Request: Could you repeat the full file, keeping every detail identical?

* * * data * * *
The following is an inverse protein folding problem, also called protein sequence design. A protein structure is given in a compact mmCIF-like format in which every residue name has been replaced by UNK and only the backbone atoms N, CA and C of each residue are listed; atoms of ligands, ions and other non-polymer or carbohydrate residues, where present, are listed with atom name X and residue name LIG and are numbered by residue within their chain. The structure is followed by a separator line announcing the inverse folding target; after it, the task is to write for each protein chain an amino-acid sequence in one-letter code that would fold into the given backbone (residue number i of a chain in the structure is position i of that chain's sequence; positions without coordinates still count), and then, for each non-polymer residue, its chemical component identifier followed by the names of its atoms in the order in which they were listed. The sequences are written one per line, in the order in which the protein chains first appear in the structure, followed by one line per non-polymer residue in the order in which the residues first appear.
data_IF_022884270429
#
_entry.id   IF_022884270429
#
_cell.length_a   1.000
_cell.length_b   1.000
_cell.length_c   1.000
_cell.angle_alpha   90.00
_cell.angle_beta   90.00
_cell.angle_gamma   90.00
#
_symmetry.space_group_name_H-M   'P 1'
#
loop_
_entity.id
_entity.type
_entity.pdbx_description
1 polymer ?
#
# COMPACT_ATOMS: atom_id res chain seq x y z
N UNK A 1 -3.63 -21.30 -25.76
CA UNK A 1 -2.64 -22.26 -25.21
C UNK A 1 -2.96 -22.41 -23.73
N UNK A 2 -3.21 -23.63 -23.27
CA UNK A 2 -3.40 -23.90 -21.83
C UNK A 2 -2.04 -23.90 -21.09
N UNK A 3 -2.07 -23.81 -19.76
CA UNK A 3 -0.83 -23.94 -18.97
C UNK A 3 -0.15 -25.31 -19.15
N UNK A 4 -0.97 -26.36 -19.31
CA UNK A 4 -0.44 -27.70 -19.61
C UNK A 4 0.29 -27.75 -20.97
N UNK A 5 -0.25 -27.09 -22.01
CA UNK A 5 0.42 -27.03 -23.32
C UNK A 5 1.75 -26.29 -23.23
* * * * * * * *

The following is an inverse protein folding problem, also called protein sequence design. A protein structure is given in a compact mmCIF-like format in which every residue name has been replaced by UNK and only the backbone atoms N, CA and C of each residue are listed; atoms of ligands, ions and other non-polymer or carbohydrate residues, where present, are listed with atom name X and residue name LIG and are numbered by residue within their chain. The structure is followed by a separator line announcing the inverse folding target; after it, the task is to write for each protein chain an amino-acid sequence in one-letter code that would fold into the given backbone (residue number i of a chain in the structure is position i of that chain's sequence; positions without coordinates still count), and then, for each non-polymer residue, its chemical component identifier followed by the names of its atoms in the order in which they were listed. The sequences are written one per line, in the order in which the protein chains first appear in the structure, followed by one line per non-polymer residue in the order in which the residues first appear.
data_IF_022884270429
#
_entry.id   IF_022884270429
#
_cell.length_a   1.000
_cell.length_b   1.000
_cell.length_c   1.000
_cell.angle_alpha   90.00
_cell.angle_beta   90.00
_cell.angle_gamma   90.00
#
_symmetry.space_group_name_H-M   'P 1'
#
loop_
_entity.id
_entity.type
_entity.pdbx_description
1 polymer ?
#
# COMPACT_ATOMS: atom_id res chain seq x y z
N UNK A 1 -3.63 -21.30 -25.76
CA UNK A 1 -2.64 -22.26 -25.21
C UNK A 1 -2.96 -22.41 -23.73
N UNK A 2 -3.21 -23.63 -23.27
CA UNK A 2 -3.40 -23.90 -21.83
C UNK A 2 -2.04 -23.90 -21.09
N UNK A 3 -2.07 -23.81 -19.76
CA UNK A 3 -0.83 -23.94 -18.97
C UNK A 3 -0.15 -25.31 -19.15
N UNK A 4 -0.97 -26.36 -19.31
CA UNK A 4 -0.44 -27.70 -19.61
C UNK A 4 0.29 -27.75 -20.97
N UNK A 5 -0.25 -27.09 -22.01
CA UNK A 5 0.42 -27.03 -23.32
C UNK A 5 1.75 -26.29 -23.23